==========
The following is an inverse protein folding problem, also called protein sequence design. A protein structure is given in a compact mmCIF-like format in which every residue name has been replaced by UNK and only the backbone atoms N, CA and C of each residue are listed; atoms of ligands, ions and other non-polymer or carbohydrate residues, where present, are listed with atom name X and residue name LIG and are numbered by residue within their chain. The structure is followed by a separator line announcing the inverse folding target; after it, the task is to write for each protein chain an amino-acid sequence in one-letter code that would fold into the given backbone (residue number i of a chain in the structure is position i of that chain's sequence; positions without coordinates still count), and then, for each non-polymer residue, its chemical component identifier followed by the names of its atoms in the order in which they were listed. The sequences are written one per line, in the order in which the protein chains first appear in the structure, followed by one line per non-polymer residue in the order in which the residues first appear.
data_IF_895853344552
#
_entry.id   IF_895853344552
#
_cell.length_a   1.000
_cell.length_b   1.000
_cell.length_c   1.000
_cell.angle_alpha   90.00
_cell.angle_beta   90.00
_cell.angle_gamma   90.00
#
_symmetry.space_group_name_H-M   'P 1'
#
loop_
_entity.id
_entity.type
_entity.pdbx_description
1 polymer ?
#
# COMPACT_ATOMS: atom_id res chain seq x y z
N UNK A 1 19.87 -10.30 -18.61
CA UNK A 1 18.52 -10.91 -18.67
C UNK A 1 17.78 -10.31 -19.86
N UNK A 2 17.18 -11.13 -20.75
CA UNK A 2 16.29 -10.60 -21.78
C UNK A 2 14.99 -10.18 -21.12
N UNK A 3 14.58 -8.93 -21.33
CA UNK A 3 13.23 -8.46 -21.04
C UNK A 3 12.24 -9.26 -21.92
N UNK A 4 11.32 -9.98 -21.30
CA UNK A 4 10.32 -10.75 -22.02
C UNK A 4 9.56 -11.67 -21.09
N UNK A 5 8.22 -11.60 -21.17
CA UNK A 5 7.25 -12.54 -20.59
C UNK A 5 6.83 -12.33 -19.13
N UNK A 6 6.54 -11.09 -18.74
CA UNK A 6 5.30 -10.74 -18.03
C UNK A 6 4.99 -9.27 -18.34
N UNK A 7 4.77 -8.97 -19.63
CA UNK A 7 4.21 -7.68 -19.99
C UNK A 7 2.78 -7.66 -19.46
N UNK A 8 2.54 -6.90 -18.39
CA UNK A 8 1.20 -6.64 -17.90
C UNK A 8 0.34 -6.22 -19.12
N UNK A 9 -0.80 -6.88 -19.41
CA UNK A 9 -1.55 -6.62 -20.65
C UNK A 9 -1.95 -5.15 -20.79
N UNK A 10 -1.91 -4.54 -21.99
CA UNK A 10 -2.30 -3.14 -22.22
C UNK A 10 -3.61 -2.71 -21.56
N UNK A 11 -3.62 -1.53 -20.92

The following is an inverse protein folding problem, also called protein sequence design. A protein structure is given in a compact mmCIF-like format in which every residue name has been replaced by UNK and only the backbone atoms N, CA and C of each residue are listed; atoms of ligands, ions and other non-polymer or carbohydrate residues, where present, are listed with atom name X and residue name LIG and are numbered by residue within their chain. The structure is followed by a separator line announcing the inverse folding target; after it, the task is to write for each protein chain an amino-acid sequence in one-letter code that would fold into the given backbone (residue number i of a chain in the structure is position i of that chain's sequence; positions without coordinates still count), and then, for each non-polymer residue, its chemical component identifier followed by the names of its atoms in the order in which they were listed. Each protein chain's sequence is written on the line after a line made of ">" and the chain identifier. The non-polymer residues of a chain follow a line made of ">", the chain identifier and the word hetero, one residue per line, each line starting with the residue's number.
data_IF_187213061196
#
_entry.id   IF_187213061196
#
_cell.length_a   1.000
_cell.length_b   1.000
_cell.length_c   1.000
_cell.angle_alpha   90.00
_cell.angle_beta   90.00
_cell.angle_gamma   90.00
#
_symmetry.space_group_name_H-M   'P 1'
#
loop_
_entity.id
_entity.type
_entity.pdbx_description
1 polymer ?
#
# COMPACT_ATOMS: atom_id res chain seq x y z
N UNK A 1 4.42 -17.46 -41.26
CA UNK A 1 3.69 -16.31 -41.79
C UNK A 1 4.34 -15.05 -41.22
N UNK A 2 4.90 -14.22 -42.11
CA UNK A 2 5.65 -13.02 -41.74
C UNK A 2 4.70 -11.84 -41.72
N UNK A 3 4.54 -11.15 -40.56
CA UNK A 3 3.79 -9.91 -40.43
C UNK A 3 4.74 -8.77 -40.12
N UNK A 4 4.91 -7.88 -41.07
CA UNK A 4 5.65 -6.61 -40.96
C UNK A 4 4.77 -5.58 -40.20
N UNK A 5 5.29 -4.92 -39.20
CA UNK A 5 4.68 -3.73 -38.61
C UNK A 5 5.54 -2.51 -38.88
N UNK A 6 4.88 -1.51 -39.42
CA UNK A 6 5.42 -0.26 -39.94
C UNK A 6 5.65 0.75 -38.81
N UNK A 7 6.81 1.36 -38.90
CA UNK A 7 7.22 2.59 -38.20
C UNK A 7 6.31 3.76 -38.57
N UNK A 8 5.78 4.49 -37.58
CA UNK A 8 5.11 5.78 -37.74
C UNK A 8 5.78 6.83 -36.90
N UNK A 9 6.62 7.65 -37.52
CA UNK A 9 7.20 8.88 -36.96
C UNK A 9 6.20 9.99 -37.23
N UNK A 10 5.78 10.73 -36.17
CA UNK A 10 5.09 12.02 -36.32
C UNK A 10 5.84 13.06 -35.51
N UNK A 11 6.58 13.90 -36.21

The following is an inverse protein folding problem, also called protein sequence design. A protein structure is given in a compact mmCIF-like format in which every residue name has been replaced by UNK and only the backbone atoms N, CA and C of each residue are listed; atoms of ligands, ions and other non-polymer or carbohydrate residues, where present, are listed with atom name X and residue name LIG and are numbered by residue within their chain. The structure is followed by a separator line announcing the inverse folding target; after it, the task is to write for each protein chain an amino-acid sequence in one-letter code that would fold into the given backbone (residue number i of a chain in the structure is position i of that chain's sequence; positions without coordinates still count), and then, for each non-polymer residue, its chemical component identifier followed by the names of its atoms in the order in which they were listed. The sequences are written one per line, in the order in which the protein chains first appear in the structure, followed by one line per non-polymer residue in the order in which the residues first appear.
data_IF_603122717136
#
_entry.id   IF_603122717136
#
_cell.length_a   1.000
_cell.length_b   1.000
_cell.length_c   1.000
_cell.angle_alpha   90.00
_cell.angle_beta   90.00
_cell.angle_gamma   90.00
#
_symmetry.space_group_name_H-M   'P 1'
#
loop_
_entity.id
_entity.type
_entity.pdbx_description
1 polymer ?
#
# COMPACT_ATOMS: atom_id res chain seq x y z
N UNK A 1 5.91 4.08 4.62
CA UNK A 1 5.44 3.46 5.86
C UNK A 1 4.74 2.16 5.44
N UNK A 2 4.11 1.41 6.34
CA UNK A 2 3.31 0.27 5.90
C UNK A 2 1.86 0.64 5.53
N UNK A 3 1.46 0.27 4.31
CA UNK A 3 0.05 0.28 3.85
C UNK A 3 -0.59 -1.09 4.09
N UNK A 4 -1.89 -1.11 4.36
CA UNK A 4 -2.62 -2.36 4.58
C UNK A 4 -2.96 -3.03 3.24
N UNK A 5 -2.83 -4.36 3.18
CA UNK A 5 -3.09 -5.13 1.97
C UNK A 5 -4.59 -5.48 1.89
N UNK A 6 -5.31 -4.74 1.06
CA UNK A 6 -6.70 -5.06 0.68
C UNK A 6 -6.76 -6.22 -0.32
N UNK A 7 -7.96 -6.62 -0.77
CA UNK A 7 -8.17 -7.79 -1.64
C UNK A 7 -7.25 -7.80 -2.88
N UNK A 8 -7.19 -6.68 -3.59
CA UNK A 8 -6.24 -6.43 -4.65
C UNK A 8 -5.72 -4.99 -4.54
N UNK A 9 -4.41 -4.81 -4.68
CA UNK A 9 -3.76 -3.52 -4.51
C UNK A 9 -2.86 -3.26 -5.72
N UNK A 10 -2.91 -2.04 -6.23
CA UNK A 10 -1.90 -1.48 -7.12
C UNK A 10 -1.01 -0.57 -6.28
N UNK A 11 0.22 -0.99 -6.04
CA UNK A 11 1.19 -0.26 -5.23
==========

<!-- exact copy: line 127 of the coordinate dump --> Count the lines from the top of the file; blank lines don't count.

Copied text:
CA UNK A 1 5.44 3.46 5.86